Earlier, Das and Mehidy, who got together before lunch, played out a crucial session after the break – with the team still over fifty short of avoiding the follow-on and looking at one point like they would have headed in that direction.  Eventually, the two accounted for a valuable 126-run partnership and looked set to potentially cause even more severe damage.

Cornwall, however, ensured it would not be the case.  Having earlier removed both captain Mominul Haque (21) a confident-looking Mushfiqur Rahim (54) and Mohammad Mithun (15), earlier, he put an end to the partnership after removing Das.  The batsman took the dreaded walk after getting an edge off an attempted paddle, for 71.  Cornwall added No. 9 Nayeem Hasan to complete his tally.  It was pace bowler Shannon Gabriel who accounted for Mehidy after an attempted drive.

Cornwall ended the innings with figures of 5 for 74, while Gabriel ended with 3 for 70.  Nkrumah Bonner (8) and Jomel Warrican (2) will be the batsman resuming the day at the crease for the West Indies on the fourth day.

 

Fast bowling great Sir Curtly Ambrose believes some West Indies players who opted out of the tour of Bangladesh could come to regret their decisions not to go because of how well the team is performing there.

West Indies fast bowler, Alzarri Joseph, is confident that he will eventually get to triple digits after another close miss against Bangladesh on Thursday.

The 24-year-old racked up an impressive 82 from 108 balls, as part of staunch mid-lower order resistance, en route to the Windies posting a satisfactory first innings score of 409.  In the end, Joseph’s aggressive innings was ended when he was caught by Liton Das as he attempted to pull away Abu Jayed.

His total proved a handy one for the team, who will count any runs from the bowler as a huge bonus.  For Joseph, however, a player who prides himself on his batting, it was the second time he was coming close to making his first Test century.

Against New Zealand, in December, Joseph put together a commendable 86, which remains his highest score to date.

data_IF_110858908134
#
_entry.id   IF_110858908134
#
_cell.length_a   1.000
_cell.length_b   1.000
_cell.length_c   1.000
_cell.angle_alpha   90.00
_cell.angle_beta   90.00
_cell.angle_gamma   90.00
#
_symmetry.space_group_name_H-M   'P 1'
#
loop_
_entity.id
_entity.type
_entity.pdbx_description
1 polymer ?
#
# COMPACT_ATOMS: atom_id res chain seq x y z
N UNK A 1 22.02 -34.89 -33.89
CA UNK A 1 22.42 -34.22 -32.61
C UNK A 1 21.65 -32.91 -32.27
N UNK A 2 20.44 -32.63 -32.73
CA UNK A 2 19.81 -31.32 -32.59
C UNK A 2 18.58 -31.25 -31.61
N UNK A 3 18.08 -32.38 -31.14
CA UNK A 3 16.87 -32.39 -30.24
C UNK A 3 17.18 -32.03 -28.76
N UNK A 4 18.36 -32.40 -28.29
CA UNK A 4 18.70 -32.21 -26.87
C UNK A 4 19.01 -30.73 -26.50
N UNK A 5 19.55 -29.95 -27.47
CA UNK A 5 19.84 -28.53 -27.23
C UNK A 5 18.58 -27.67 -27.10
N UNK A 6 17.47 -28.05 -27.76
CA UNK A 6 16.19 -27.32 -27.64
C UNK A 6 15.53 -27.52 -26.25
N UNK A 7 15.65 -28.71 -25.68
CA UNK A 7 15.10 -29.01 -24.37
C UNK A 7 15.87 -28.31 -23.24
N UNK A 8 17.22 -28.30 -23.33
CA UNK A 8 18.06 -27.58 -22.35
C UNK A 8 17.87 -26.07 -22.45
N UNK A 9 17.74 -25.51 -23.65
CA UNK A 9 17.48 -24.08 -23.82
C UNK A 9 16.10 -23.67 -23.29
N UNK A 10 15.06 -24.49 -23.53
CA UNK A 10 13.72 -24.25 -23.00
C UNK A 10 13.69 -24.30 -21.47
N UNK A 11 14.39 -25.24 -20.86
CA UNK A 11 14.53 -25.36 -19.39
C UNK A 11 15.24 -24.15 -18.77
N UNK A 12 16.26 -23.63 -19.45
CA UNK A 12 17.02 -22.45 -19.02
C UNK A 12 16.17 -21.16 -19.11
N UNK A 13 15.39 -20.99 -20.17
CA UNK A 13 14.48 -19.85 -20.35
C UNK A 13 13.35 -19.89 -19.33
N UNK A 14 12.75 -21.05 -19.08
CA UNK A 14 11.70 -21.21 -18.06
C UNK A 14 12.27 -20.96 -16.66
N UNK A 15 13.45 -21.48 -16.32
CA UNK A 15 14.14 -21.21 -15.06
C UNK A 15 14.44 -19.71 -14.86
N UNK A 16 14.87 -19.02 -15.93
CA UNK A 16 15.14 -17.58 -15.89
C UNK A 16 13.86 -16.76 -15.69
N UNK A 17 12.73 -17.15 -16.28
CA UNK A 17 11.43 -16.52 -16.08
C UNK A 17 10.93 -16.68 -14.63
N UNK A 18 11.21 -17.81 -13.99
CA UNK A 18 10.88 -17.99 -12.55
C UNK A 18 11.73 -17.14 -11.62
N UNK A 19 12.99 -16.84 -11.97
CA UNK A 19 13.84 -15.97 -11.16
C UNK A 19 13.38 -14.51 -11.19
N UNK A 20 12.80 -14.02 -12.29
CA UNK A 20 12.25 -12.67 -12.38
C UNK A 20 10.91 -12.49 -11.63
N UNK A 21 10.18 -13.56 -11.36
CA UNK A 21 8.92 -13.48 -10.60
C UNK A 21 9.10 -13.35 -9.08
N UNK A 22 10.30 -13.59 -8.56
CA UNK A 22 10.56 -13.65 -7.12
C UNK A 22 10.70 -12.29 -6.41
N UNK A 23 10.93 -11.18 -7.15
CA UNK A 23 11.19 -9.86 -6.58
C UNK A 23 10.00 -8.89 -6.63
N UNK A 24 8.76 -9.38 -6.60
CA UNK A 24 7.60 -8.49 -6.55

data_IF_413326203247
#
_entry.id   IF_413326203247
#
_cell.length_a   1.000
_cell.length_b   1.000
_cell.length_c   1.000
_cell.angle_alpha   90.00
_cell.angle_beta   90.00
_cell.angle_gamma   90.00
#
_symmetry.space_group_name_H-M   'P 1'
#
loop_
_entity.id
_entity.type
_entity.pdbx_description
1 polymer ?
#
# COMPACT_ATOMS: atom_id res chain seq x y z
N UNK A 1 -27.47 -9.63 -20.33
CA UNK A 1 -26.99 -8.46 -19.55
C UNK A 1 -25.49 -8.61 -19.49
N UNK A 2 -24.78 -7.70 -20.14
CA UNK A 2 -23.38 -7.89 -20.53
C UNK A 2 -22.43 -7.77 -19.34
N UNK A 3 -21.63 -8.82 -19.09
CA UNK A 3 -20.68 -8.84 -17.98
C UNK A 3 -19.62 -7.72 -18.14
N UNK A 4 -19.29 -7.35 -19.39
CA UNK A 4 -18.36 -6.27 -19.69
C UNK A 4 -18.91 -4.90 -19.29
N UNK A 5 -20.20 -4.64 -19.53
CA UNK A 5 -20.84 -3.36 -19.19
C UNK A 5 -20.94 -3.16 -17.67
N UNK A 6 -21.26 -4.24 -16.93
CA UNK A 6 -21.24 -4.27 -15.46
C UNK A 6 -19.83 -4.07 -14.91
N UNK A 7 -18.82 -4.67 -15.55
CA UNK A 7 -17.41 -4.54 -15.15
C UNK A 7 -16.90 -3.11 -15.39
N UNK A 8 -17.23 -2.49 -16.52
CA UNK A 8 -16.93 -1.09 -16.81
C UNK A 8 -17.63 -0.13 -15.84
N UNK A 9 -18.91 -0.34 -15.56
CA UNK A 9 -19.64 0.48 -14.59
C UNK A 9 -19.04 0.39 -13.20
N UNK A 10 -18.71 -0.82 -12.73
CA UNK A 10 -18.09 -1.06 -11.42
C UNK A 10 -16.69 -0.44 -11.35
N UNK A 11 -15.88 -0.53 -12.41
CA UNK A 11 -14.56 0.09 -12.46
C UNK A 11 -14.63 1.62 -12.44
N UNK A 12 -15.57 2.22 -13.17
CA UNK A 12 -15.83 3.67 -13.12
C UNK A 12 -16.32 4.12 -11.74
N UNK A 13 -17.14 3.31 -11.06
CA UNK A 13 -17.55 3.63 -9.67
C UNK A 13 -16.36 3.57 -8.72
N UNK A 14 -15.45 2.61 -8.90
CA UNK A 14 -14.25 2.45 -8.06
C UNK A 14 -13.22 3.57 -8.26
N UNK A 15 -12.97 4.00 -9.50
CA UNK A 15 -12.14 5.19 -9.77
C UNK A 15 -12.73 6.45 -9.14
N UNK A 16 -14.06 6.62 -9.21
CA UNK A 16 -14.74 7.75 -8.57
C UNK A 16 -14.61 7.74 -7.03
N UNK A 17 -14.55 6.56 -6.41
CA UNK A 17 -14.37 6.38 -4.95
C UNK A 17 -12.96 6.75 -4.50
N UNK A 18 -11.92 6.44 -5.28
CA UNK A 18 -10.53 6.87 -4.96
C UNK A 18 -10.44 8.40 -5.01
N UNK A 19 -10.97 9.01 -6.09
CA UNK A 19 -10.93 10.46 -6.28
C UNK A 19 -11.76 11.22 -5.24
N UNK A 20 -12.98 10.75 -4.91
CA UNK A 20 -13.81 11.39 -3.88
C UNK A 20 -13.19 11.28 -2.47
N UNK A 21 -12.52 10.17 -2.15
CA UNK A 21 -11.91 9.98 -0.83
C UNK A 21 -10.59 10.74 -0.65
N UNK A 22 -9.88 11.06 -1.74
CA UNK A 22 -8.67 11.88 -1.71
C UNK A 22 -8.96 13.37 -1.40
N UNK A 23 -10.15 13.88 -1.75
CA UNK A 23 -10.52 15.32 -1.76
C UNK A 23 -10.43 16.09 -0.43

“It’s disappointing not to get 100 but I’ve been working hard on my batting, so there will be other opportunities to get that total,” he added.

“When I came to the crease it was just to spend some time and support Josh (Joshua Da Silva) at the crease."

Together Joseph and Da Silva put together an important 7th wicket partnership.

 

  

Nkrumah Bonner and Joshua Da Silva just missed out on their maiden Test centuries while Alzarri Joseph produced his second-highest score as the West Indies dominated play on Friday’s second day of the second Test against Bangladesh at Dhaka.

West Indies middle-order batsman, Nkrumah Bonner, insists he always puts pressure on himself to do well, after scoring another half-century against Bangladesh on day one of the second Test.

On the back of a patient 86, which proved crucial to the Windies in their first Test win, Bonner once against set himself up to be the lynchpin of the innings.  At the close of the first day’s play, the batsman remained unbeaten on a watchful 74 from 173 balls.

Bonner’s stand brought stability back to the innings after the Windies lost three wickets for 29 runs after lunch.  The team had gone to lunch at 84 for 1, with Brathwaite on 36 and Shayne Moseley on six.

“For me, every innings that I play, I put pressure on myself,” Bonner told windiescricket following the innings.

“We get paid to make runs and to be consistent and that’s exactly what I’m trying to do.”

Bonner, who will resume batting with Joshua Da Silva on the second day, admits the team suffered from early mishaps but has targeted making around 350 from the first innings.